0 0

The history of the Fender Stratocaster

Jump to: navigation, search
Fender Stratocaster
Fender Stratocaster

The very first Fender Stratocaster was produced in 1954, and since this time it has remained one of the most popular guitar models with guitar players of all types. Even the mighty Gibson Company cannot boast such a successful instrument, a true icon for generations of guitar players.

The popularity of the Fender Stratocaster is almost entirely due to the bright tone it produces, and it’s comfortable yet stylish body shape. The design has drifted a little over the decades, and a handful of signature models, endorsed by famous Strat players have also been issued. Despite these small changes, Fender have stayed true to the original concept, and maintained the marquee throughout the years.

When Buddy Holly appeared on TV in 1957, as a guest on the Ed Sullivan show, he was playing a Fender Stratocaster. The very first guitar hero was born, and the Fender Stratocaster was launched. Several bands became enamoured with the Strat sound, including the Beatles and the Monkeys, both affluent bands in their time, who inspired a generation of guitar players to pick up a Fender Stratocaster.

During the mid 1960s, a guitar player evolved who developed a playing style unlike anything ever heard previously. This player chose a Fender Stratocaster to make their auditory attack upon the world. Nobody can dispute that Jimi Hendrix did more to market the Fender Stratocaster than any other person in history. Unforgettable recordings such as Voodoo Chile bought a completely new sound, and showed the world just what could be done by one man and a Strat. Whilst Hendrix was assaulting the ears of the general public, other influential players such as Eric Clapton and Jeff Beck were also using the Fender Stratocaster, Clapton used the Strat for the entire time he was playing with Cream, and nobody can dispute that the tri of Eric Clapton, Jack Bruce and Ginger Baker pumped out a lot of nose, mainly due to Clapton’s fat sound, produced from his Fender Stratocaster.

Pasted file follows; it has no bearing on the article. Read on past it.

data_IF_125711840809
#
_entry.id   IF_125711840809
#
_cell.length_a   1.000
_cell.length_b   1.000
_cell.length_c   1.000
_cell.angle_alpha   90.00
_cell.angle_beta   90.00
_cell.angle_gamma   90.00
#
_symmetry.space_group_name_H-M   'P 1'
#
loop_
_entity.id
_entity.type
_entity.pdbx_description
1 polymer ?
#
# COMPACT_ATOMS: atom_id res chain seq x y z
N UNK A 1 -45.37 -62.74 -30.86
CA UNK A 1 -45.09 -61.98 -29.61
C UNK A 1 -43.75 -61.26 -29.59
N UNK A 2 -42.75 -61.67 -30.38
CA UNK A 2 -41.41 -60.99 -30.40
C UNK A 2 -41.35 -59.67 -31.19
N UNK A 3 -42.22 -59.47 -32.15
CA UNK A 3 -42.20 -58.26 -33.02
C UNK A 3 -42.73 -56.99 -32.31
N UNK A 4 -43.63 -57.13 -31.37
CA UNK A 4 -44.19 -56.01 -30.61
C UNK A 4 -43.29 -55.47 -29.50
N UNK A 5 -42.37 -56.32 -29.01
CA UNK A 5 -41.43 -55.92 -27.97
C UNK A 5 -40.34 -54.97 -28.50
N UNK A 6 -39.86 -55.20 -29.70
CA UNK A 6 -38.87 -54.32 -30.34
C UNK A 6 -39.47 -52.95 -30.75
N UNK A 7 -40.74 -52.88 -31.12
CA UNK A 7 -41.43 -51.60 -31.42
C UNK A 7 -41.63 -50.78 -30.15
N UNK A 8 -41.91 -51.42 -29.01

Commercially, the early days of Fender were a huge success, and it was not long before the large corporations within the music industry started to take a long, close look at this profitable little guitar making company. Eventually, in 1965, the CBS Corporation bought the entire Fender Company, for a reported $13 million. Unfortunately, CBS rested on the laurels of the original Fender Company, and produced nothing particularly innovative for 20 years. Players began to drift away from the fender brand, as build quality diminished and rival manufacturers released more modern instruments. Finally, in 1985, a group of employees made the decision to buy back the Fender Company from CBS, and return the brand to its former world class status. Leo Fender returned, to help re-model and re-build the Fender brand, and the future looked rosy indeed.